Equity REITs’ average interest cost was 4.6%, and NOI to interest coverage ratio was 4.5x. With US CMBS yields currently exceeding 6% (per the Bloomberg US CMBS 2.0 Index), both metrics face meaningful headwinds, even before figuring in the impact of a potential recession on NOI.


Among all property types, office faces the most severe fundamental headwinds. Over the next two years, however, consensus estimates project growth in total EBITDA, even for the office sector.


While debt maturity has been an elevated concern for CRE, publicly traded Office REITs do not face significant near-term debt maturities; the peak remains relatively far off in 2026 and 2027. With current weighted average coupon rates at or below 4% across maturities, however, they could face significantly higher interest costs if they refinance. (FactSet Industry Debt Maturity and Interest Cost Analysis)



Aggregate P&C real estate investment exposure of $4.5 billion. Over the last five years the insurance industry has maintained a steady level of investment in real estate and mortgage loans (both residential and commercial). Both the life and P&C industry’s real-estate investment as a percentage of admitted assets has remained in the single digits (Figure 7) over the last five years that ended 2021. Although this allocation is a small percentage of investments for each company, in aggregate the P&C industry’s balance sheet reflected about $4.5 billion of real estate investments in 2020 and 2021 (Figure 8).  



Life insurers’ exposure is higher than P&C. The life insurance industry invests a much higher percentage of assets in real estate than the P&C industry given an allocation to mortgage loans. The split between real estate owned and mortgage loans for the life insurance industry is shown below (Figure 9). This difference in allocation from the P&C industry reflects the longer duration of life insurance mortality liabilities compared to the P&C industry’s shorter-duration liabilities for auto and homeowner claims. The difference in the two real estate investment profiles is driven by the ALM, or asset liability matching, process.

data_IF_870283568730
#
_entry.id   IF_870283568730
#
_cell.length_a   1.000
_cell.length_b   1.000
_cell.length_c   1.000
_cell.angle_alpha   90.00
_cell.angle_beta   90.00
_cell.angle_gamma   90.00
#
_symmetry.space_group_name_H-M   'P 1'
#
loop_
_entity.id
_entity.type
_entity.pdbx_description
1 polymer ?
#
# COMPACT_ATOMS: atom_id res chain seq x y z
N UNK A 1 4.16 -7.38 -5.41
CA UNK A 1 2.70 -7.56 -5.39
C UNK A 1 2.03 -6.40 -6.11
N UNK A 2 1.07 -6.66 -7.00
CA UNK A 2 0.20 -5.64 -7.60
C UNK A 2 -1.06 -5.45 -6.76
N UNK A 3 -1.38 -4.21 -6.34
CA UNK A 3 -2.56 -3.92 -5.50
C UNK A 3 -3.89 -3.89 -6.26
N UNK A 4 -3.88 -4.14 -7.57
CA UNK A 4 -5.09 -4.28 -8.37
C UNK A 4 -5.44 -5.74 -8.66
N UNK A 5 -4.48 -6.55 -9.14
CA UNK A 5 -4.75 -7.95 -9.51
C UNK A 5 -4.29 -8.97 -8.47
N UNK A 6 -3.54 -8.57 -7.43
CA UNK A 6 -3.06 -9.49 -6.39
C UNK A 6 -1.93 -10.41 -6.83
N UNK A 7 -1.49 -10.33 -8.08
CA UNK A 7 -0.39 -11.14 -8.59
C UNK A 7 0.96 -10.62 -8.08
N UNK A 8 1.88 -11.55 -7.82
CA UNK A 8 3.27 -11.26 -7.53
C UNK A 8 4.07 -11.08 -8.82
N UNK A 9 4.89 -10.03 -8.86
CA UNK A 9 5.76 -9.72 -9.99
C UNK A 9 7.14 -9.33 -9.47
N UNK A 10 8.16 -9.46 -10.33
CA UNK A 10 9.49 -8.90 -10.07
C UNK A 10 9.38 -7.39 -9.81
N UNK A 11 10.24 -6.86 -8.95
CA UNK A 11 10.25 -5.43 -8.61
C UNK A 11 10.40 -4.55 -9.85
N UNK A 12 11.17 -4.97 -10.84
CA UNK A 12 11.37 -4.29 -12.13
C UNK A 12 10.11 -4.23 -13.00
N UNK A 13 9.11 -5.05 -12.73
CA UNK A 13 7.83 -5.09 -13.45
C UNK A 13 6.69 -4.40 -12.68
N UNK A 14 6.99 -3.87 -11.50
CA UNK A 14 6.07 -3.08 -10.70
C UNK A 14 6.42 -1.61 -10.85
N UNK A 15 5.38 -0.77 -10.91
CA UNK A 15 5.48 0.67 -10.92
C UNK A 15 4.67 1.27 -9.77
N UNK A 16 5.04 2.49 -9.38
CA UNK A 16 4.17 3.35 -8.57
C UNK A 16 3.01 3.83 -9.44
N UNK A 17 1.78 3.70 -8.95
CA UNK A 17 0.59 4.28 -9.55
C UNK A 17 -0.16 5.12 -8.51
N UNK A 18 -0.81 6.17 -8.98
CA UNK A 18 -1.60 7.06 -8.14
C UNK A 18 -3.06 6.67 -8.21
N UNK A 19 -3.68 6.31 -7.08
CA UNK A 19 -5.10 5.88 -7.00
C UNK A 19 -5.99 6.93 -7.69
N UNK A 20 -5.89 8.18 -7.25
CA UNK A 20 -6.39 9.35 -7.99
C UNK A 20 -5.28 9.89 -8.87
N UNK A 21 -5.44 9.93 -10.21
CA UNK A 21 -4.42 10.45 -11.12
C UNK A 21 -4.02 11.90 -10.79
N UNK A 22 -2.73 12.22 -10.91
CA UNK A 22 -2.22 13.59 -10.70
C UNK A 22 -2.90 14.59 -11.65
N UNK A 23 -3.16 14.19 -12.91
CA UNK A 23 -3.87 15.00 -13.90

Insurers’ mortgage yields have been rewarding, but declining. The yield produced by mortgage investments has been slightly higher for the life insurance industry than bond investments, although yields have been falling. The yield of both bond investments and mortgage investments has fallen slightly over the last five years (Figure 10). 


Figure 11 presents a breakdown of the life insurance industry’s total mortgages, loans by type, as well as various percentages to capital and reserves. Delinquencies and foreclosures have increased the last two years but remain well below 1% (Figure 9). Commercial loans account for approximately 90% of the growing total mortgage loans.  


Company level analysis vs industry level. The Summary Investment Schedule found within the Statutory Statements provides data to analyze the allocation of the investment portfolio to mortgage backed securities. Figure 12 is a sample of group level data analyzed using FactSet’s Insurance Real Estate template US Insurance - Real Estate Holdings, which can be found in the template library. The template shows an insurance company’s allocation of the bond portfolio and total portfolio between residential and commercial mortgage-backed securities, at a group level, as well as a maturity distribution of the securities. 


Subsidiary level detail includes real estate and mortgage loans owned. In addition to the group level data above, FactSet’s Insurance Real Estate template pulls a subsidiary level list of individual properties shown in Figure 13 and mortgage loans in Figure 14 from Statutory Statements. 




A tale of two bank industries. Banks hold the majority of CRE mortgages by volume, with 61% of total CRE debt residing on their balance sheets (excluding multifamily). Within the industry, however, there is a dichotomy between large and small banks. As shown in Figure 15, CRE accounts for 24% of total industry loans outstanding, but CRE represents just 13% of total loans at large banks, while accounting for 44% at small banks. Figure 16 shows this at the individual bank level; the list of banks with the highest CRE/Total Loans ratios is dominated by small- and mid-sized banks.